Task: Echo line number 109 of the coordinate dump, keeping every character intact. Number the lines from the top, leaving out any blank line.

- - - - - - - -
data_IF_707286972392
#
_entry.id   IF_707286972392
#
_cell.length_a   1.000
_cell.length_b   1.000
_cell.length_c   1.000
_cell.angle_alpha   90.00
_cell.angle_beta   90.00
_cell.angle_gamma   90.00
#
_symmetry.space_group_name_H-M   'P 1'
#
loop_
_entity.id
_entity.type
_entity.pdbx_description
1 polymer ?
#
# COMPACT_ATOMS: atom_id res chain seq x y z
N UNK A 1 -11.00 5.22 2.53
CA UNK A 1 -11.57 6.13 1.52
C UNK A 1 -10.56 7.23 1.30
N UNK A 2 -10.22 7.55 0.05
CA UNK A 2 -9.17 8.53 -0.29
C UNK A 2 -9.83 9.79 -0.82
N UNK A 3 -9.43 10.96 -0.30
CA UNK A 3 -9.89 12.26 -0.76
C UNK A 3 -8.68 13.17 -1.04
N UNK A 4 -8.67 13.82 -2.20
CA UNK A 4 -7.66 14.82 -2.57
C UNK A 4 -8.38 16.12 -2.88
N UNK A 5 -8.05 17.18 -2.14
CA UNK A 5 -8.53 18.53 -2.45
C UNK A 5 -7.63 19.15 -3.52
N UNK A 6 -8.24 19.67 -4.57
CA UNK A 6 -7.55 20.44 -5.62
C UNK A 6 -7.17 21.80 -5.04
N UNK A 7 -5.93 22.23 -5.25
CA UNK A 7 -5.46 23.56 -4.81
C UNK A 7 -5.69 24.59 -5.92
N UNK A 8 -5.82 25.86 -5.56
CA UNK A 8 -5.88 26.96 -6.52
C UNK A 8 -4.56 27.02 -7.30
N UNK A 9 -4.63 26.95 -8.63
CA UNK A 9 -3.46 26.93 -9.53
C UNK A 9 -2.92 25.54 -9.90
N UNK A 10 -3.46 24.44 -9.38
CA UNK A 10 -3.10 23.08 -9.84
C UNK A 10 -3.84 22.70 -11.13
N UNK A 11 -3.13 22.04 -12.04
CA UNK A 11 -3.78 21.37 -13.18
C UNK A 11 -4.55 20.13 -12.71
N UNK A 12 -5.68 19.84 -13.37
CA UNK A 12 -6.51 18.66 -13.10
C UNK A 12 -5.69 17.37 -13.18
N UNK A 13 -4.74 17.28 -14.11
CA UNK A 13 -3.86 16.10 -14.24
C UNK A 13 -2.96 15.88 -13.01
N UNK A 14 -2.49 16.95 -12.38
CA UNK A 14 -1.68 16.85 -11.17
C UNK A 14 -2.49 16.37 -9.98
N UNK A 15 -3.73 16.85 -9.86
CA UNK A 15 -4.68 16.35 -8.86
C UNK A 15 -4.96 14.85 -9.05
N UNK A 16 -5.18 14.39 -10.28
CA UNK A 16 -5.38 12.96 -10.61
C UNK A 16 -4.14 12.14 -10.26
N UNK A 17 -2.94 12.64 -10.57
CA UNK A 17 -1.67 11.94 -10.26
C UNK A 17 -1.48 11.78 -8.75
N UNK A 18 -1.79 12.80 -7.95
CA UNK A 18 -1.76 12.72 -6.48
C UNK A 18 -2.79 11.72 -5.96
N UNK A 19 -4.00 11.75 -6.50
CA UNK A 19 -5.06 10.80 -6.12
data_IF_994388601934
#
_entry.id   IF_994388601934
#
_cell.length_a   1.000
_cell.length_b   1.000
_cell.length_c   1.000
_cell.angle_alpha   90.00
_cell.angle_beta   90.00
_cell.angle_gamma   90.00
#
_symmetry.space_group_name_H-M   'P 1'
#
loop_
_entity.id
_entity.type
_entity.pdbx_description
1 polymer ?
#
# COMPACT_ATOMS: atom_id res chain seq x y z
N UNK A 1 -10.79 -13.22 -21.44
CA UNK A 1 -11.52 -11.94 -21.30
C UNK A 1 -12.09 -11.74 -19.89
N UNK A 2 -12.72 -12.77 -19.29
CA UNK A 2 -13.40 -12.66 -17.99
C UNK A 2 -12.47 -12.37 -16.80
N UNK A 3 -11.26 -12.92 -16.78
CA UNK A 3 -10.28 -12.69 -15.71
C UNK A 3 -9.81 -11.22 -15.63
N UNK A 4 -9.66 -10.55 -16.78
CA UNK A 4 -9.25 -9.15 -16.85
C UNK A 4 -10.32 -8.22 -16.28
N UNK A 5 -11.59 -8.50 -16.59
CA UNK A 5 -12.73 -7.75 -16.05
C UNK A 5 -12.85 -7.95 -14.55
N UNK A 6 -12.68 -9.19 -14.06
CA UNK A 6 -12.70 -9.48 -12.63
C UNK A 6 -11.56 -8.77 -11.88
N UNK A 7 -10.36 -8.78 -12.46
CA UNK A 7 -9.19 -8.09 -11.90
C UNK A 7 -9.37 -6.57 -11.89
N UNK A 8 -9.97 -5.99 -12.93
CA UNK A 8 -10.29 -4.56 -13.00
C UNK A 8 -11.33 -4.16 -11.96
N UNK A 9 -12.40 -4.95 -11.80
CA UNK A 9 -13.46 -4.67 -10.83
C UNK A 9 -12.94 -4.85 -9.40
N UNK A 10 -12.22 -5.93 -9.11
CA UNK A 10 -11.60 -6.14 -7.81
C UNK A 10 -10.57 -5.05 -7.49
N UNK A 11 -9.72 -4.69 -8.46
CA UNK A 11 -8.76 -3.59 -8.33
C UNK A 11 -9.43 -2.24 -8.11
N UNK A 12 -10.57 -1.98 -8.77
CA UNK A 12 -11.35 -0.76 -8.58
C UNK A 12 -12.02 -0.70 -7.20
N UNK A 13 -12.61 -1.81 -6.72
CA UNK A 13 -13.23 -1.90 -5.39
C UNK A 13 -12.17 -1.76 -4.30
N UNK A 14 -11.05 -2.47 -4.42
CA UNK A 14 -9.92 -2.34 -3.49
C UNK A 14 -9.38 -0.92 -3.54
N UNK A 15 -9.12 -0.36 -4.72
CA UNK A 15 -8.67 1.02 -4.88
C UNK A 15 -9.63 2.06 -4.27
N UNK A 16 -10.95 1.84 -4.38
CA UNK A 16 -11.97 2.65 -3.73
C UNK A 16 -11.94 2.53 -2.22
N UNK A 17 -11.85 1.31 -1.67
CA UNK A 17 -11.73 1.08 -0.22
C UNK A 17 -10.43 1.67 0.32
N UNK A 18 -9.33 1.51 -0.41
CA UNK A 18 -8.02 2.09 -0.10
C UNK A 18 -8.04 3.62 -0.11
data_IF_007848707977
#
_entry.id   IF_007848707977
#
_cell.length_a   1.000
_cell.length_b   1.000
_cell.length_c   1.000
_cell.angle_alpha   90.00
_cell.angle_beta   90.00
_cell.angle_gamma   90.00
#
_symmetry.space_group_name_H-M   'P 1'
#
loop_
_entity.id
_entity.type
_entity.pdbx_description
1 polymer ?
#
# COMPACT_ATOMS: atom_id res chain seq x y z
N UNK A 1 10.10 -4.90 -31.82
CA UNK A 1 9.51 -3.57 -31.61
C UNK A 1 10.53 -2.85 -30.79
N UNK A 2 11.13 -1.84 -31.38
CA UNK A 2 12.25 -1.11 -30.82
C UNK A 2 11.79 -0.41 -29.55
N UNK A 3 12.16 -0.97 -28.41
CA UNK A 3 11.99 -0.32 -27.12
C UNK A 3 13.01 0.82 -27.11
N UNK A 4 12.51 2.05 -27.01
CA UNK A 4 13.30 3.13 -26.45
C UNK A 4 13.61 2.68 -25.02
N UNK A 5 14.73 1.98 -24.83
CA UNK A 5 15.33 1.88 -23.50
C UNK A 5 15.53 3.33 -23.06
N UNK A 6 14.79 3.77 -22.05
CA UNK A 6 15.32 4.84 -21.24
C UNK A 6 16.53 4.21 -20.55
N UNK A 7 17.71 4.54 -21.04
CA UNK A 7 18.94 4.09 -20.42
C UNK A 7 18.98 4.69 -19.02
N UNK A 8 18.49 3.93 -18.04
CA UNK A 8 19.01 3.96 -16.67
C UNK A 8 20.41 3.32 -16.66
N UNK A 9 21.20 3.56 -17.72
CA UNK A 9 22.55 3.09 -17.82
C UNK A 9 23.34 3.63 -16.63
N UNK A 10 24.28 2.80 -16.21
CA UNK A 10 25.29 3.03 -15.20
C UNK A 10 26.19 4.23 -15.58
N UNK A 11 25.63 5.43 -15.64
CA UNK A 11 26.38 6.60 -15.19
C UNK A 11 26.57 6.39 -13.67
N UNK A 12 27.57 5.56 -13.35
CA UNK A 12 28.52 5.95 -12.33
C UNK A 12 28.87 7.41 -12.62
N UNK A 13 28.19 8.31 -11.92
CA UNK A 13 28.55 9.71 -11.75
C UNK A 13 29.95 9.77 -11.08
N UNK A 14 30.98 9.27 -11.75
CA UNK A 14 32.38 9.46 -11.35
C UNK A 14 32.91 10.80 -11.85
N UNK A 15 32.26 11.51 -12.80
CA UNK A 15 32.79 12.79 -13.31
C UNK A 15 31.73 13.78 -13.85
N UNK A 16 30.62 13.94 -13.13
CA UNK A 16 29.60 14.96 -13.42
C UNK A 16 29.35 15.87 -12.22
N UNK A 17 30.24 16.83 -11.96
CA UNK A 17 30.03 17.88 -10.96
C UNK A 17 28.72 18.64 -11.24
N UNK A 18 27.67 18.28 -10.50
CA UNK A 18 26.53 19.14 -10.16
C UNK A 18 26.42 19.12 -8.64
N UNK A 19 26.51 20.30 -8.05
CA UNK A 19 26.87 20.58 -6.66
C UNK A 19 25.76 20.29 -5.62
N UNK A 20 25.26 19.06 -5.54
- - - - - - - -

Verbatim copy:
N UNK A 5 -11.59 -8.50 -16.59